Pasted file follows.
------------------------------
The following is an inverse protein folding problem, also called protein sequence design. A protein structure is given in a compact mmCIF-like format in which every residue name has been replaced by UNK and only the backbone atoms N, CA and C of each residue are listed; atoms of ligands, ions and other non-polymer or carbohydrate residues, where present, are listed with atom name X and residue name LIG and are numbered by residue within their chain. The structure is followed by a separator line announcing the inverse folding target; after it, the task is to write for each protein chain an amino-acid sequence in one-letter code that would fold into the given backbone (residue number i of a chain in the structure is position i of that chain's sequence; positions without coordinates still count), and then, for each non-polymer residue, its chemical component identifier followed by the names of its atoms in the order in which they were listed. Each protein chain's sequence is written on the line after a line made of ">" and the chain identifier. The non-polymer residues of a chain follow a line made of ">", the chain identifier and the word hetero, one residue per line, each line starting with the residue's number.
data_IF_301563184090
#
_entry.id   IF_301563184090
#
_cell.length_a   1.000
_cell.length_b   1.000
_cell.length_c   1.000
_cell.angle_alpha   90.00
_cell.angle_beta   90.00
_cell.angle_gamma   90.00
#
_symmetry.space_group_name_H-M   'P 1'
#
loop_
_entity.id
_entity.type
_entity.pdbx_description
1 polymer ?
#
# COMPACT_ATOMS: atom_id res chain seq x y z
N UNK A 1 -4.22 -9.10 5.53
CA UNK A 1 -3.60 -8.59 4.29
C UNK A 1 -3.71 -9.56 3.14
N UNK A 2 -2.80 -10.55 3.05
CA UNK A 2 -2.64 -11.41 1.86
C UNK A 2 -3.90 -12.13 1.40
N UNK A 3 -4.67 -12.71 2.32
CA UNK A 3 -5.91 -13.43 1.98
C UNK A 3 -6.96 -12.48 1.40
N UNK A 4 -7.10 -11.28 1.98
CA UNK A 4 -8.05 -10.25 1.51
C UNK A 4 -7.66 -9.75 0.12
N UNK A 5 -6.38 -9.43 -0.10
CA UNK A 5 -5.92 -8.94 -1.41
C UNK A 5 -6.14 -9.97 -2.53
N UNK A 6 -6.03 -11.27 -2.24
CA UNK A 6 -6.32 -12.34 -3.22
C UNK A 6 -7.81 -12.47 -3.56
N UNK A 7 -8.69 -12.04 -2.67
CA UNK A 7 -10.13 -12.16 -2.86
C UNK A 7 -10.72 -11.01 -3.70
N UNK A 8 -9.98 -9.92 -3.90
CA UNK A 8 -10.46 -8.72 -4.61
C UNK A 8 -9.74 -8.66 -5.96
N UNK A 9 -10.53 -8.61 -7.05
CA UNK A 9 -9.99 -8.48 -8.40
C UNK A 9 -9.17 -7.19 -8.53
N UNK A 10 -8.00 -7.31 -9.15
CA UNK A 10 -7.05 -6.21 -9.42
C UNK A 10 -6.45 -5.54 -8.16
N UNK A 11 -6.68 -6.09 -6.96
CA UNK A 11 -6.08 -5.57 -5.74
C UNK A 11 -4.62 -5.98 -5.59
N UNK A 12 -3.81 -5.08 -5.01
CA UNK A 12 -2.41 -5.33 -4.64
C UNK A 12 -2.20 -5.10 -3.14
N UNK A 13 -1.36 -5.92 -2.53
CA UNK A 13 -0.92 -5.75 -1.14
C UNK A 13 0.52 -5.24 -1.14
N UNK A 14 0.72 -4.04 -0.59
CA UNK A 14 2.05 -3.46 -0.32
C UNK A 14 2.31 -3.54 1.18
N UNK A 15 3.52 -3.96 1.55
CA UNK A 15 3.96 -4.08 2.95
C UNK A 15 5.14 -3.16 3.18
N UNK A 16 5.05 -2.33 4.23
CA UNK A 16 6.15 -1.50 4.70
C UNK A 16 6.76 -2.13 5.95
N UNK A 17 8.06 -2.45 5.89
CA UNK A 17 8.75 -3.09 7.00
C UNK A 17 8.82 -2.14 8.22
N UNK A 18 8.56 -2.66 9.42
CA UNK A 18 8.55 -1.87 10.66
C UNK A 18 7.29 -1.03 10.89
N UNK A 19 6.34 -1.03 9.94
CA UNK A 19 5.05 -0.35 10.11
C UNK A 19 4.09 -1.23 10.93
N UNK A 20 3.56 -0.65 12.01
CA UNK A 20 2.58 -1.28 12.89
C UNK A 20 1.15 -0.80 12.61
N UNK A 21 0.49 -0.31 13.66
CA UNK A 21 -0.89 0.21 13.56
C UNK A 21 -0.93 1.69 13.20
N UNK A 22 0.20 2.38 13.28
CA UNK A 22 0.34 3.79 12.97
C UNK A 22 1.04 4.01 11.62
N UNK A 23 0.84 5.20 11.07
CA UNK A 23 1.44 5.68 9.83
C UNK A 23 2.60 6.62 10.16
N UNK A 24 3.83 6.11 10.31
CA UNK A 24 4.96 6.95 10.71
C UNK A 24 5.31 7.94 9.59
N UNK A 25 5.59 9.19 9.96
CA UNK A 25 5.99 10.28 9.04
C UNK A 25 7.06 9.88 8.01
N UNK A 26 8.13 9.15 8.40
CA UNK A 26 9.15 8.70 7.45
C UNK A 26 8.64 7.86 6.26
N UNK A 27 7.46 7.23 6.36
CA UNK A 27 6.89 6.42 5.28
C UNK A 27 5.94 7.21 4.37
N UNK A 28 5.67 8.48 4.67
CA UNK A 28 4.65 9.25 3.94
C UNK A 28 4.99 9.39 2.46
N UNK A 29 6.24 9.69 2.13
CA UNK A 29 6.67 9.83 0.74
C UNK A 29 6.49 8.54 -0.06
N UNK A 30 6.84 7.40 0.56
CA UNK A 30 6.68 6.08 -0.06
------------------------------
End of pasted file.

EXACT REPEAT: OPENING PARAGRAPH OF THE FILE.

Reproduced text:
The following is an inverse protein folding problem, also called protein sequence design. A protein structure is given in a compact mmCIF-like format in which every residue name has been replaced by UNK and only the backbone atoms N, CA and C of each residue are listed; atoms of ligands, ions and other non-polymer or carbohydrate residues, where present, are listed with atom name X and residue name LIG and are numbered by residue within their chain. The structure is followed by a separator line announcing the inverse folding target; after it, the task is to write for each protein chain an amino-acid sequence in one-letter code that would fold into the given backbone (residue number i of a chain in the structure is position i of that chain's sequence; positions without coordinates still count), and then, for each non-polymer residue, its chemical component identifier followed by the names of its atoms in the order in which they were listed. Each protein chain's sequence is written on the line after a line made of ">" and the chain identifier. The non-polymer residues of a chain follow a line made of ">", the chain identifier and the word hetero, one residue per line, each line starting with the residue's number.